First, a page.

How do you get them out? – While some people choose the DIY route when it comes to household pests, I recommend you hire a professional to trap and remove four-legged freeloaders.  Not only do cornered animals tend to strike back at their tormentors, but their scat can prove toxic.  That means if you don’t have the proper clothing and respirator needed to deal with the aftermath of a furry home invasion, you could wind up getting extremely sick.  Rat urine and droppings have been known to harbor hantavirus, among other pathogens. Squirrel droppings contain leptospirosis, which if touched can produce flu-like symptoms in humans.  Raccoon scat is particularly dangerous, since it can harbor both roundworm eggs and giardia, both of which can be inhaled.  Whatever the four-legged intruder that has taken up residence in your attic, shed or garage, eliminating the menace is no job for an amateur. A pest control bill is a lot less than a hospital bill.

Image courtesy Pixio
How do you keep them out of your home? – As Ben Franklin once said, “An ounce of prevention is worth a pound of cure.”  When it comes to keeping critters out of your attic, garage and garden shed, there are steps you can take to secure them.  The first step to putting out a No Vacancy sign is to make it difficult for intruders to gain access.  In some cases, this means trimming back branches that provide a ladder to squirrels, cats, rats, and raccoons.  It also wouldn’t hurt to top off your chimney with a vent cap that allows the fireplace and heater to function properly without rolling out the welcome mat for furry pests.  In particular, if your home has been previously targeted, you need to determine how the animal got in and shore up your home’s defenses.  Sometimes this means nailing up a strip of chicken wire to keep little teeth from gnawing thorough shingles or flashing.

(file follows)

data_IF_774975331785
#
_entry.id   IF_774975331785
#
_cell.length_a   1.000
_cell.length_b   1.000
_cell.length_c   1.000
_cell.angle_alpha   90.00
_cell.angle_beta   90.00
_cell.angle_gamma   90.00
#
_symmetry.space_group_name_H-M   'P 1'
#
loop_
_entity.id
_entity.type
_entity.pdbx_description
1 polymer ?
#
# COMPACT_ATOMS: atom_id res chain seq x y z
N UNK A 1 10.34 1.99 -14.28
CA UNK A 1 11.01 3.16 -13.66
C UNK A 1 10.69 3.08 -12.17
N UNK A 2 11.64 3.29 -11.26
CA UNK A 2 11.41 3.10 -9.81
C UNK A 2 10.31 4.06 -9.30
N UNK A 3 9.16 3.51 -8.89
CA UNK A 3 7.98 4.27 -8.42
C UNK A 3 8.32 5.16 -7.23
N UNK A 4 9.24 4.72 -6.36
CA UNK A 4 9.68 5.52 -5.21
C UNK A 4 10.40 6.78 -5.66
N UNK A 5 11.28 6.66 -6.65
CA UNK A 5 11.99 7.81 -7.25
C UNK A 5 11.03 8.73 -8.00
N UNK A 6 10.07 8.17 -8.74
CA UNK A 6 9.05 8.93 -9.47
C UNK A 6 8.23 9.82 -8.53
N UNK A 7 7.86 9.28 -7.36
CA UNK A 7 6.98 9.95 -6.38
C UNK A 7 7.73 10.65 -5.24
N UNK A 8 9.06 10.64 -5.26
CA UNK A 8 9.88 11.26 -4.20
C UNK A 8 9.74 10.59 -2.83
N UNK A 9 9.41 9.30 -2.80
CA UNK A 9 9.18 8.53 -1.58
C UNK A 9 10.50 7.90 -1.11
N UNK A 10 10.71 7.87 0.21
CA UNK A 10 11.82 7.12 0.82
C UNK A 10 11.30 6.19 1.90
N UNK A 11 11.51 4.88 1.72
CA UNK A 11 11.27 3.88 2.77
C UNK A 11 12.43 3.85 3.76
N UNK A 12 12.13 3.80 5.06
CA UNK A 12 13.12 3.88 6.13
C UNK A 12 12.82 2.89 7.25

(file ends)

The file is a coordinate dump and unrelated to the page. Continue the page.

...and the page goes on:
The chase is on. – We all remember the squirrel in the Christmas scene from the Chevy Chase's movie Christmas Vacation.  If you come home or wake up one morning to find a squirrel racing around your home, the trick to getting it out is to avoid chasing it.  In the first place, anything with four-legs can outrun anyone with two.  Not only will you run yourself ragged trying to chase the furry intruder down, chances are you’ll do more damage since squirrels can run, jump and climb onto furniture with ease.  Also avoid siccing the family dog on the interloper.  This could result in your dog getting bitten by a cornered animal.  The best way to get a squirrel out of your home is to block it in a room and open the window or any door that leads outside.  The squirrel will eventually find its way out.  I once discovered a fully-grown possum rooting around in my garage.  The solution was to peel a banana and lay it on the driveway.  It didn’t take the possum long to decide the dinner bell had been rung, which gave me time to close the door behind him.

Diane Tait owns and operates A&B Insurance.  To find out more about how you can save money on homeowner's insurance, go to her site or fill out the form at left.

Comments

  1. The only thing than finding a critter in your home is to find a snake curled up under the hood of your car.

    ReplyDelete
  2. We live in Florida and critter abound in all neighborhoods. These tips are great for taking control.

    ReplyDelete